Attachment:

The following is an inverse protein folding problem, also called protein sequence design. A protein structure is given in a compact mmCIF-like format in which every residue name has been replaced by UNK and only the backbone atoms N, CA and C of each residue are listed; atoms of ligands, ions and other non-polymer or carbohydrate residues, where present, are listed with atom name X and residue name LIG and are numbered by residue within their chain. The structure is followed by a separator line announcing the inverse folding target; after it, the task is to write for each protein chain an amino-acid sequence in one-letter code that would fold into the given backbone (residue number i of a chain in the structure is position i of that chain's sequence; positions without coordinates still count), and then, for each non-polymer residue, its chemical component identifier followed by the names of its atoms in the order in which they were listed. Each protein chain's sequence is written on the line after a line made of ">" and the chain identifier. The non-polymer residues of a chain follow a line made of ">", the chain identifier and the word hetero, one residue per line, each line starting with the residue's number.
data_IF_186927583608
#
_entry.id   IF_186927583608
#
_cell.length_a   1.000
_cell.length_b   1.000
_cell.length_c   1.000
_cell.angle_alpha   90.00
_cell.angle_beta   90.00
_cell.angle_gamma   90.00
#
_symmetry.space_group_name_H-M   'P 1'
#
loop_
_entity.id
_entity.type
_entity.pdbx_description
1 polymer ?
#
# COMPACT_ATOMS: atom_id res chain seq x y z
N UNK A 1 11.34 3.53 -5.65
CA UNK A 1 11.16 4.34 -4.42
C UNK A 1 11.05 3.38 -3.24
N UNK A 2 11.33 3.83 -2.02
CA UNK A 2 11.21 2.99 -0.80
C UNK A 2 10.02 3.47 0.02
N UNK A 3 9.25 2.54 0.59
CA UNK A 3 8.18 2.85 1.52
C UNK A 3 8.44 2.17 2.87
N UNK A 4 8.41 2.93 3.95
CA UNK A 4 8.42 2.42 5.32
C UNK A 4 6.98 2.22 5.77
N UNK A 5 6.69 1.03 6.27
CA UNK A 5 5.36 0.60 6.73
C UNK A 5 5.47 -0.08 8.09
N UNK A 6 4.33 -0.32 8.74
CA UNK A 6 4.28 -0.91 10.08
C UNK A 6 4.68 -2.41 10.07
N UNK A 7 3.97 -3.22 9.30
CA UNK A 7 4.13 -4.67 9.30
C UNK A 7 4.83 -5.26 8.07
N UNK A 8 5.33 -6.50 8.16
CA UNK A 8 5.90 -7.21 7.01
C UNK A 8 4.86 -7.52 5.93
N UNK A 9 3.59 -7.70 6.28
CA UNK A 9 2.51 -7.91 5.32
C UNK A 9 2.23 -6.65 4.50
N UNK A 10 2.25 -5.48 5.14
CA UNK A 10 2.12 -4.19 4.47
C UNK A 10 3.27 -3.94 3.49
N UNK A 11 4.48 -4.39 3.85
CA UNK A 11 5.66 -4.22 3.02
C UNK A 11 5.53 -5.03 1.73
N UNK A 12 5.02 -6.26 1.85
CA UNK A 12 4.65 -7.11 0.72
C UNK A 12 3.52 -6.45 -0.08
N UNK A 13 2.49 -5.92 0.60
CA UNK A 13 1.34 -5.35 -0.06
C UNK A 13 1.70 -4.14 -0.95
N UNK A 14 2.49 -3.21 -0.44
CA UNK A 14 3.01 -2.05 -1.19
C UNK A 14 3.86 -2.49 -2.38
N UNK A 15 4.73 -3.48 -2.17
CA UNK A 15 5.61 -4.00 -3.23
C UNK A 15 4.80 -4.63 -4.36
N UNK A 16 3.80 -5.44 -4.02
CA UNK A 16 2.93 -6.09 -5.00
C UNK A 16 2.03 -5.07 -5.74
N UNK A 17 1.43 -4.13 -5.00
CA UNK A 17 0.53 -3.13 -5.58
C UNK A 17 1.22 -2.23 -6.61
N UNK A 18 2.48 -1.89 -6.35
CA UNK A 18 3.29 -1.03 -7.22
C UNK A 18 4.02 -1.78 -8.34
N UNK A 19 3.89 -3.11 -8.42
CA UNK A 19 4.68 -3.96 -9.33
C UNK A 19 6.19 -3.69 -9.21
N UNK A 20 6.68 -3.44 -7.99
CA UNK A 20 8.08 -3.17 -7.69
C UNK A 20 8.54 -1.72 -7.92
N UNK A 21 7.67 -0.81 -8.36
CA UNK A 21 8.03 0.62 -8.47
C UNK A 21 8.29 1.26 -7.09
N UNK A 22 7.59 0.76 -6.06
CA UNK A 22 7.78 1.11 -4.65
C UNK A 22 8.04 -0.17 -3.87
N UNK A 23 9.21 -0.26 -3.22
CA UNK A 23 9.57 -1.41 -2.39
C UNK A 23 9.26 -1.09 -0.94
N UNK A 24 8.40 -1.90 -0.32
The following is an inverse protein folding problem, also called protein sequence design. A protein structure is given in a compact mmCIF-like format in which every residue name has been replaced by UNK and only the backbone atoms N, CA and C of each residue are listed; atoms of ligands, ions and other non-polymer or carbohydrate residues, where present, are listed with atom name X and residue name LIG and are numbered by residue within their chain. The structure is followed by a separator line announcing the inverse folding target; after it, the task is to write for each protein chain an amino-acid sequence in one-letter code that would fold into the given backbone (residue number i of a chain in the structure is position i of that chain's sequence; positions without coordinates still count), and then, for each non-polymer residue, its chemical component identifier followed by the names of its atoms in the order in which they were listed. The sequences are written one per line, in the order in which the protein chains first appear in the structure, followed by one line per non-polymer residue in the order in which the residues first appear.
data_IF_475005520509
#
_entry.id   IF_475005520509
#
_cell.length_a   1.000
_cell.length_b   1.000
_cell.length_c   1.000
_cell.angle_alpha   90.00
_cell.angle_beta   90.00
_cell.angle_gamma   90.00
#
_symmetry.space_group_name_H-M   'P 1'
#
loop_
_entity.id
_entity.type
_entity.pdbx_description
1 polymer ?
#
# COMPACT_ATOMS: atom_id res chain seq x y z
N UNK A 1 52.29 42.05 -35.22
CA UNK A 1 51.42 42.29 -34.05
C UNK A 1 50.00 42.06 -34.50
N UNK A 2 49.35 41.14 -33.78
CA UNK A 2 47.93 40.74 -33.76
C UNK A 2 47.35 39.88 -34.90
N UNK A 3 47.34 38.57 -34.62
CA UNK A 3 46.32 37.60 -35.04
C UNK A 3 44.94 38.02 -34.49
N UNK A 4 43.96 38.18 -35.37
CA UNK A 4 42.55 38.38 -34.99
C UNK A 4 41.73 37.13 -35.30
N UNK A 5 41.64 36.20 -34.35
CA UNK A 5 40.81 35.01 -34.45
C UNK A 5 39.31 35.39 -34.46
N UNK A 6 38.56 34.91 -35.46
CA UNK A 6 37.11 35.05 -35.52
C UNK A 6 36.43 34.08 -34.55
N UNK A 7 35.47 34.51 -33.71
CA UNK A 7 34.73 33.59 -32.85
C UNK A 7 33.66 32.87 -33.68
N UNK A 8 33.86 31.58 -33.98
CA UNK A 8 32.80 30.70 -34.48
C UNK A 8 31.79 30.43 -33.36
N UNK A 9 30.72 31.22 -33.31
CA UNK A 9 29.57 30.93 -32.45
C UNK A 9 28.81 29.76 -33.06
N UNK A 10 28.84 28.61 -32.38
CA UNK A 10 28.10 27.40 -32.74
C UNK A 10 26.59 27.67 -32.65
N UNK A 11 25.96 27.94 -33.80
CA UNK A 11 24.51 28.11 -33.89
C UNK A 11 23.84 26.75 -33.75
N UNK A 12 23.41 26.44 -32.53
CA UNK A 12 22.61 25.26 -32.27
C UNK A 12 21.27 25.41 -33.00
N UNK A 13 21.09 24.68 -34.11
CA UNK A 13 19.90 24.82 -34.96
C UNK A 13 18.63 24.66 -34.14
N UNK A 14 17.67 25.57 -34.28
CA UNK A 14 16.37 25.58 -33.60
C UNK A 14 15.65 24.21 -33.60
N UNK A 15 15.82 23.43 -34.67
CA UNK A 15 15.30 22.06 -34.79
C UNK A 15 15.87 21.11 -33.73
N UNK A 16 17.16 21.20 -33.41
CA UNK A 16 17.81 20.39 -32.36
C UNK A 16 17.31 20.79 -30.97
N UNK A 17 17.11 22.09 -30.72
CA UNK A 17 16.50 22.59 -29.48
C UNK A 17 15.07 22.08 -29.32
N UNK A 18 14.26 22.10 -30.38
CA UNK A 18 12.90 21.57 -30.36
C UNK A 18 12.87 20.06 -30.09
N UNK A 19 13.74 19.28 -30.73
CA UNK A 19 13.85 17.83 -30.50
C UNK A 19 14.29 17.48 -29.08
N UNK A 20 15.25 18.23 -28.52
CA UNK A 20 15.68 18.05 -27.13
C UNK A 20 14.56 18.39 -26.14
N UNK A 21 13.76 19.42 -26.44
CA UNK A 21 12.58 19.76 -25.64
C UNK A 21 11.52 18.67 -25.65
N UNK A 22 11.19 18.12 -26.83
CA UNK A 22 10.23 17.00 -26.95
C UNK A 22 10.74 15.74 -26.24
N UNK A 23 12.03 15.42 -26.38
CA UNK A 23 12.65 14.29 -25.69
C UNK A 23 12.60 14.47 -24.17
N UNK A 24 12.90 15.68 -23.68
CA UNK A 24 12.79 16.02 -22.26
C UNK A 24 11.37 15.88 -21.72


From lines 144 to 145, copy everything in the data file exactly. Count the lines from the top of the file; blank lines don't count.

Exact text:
CA UNK A 11 24.51 28.11 -33.89
C UNK A 11 23.84 26.75 -33.75